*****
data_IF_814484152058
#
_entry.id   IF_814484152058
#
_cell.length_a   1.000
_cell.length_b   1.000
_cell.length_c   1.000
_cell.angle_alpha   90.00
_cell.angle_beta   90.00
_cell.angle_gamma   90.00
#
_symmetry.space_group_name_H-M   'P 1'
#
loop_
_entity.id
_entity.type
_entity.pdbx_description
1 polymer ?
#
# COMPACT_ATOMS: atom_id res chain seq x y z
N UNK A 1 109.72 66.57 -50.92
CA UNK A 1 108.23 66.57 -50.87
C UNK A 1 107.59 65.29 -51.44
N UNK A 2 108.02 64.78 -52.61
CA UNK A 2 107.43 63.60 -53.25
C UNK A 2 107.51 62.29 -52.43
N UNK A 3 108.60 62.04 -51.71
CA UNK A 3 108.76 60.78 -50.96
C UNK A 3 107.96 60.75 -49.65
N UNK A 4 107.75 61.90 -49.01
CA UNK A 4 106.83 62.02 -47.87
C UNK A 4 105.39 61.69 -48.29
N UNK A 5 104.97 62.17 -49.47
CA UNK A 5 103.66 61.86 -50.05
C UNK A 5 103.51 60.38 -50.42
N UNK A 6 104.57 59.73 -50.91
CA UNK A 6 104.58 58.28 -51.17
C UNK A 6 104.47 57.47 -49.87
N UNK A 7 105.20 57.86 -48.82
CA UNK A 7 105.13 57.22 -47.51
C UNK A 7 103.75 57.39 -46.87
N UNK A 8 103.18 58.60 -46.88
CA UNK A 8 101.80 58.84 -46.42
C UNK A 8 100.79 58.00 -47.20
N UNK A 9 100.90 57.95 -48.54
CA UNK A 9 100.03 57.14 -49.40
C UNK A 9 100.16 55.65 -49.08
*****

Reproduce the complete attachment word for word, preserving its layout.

data_IF_814484152058
#
_entry.id   IF_814484152058
#
_cell.length_a   1.000
_cell.length_b   1.000
_cell.length_c   1.000
_cell.angle_alpha   90.00
_cell.angle_beta   90.00
_cell.angle_gamma   90.00
#
_symmetry.space_group_name_H-M   'P 1'
#
loop_
_entity.id
_entity.type
_entity.pdbx_description
1 polymer ?
#
# COMPACT_ATOMS: atom_id res chain seq x y z
N UNK A 1 109.72 66.57 -50.92
CA UNK A 1 108.23 66.57 -50.87
C UNK A 1 107.59 65.29 -51.44
N UNK A 2 108.02 64.78 -52.61
CA UNK A 2 107.43 63.60 -53.25
C UNK A 2 107.51 62.29 -52.43
N UNK A 3 108.60 62.04 -51.71
CA UNK A 3 108.76 60.78 -50.96
C UNK A 3 107.96 60.75 -49.65
N UNK A 4 107.75 61.90 -49.01
CA UNK A 4 106.83 62.02 -47.87
C UNK A 4 105.39 61.69 -48.29
N UNK A 5 104.97 62.17 -49.47
CA UNK A 5 103.66 61.86 -50.05
C UNK A 5 103.51 60.38 -50.42
N UNK A 6 104.57 59.73 -50.91
CA UNK A 6 104.58 58.28 -51.17
C UNK A 6 104.47 57.47 -49.87
N UNK A 7 105.20 57.86 -48.82
CA UNK A 7 105.13 57.22 -47.51
C UNK A 7 103.75 57.39 -46.87
N UNK A 8 103.18 58.60 -46.88
CA UNK A 8 101.80 58.84 -46.42
C UNK A 8 100.79 58.00 -47.20
N UNK A 9 100.90 57.95 -48.54
CA UNK A 9 100.03 57.14 -49.40
C UNK A 9 100.16 55.65 -49.08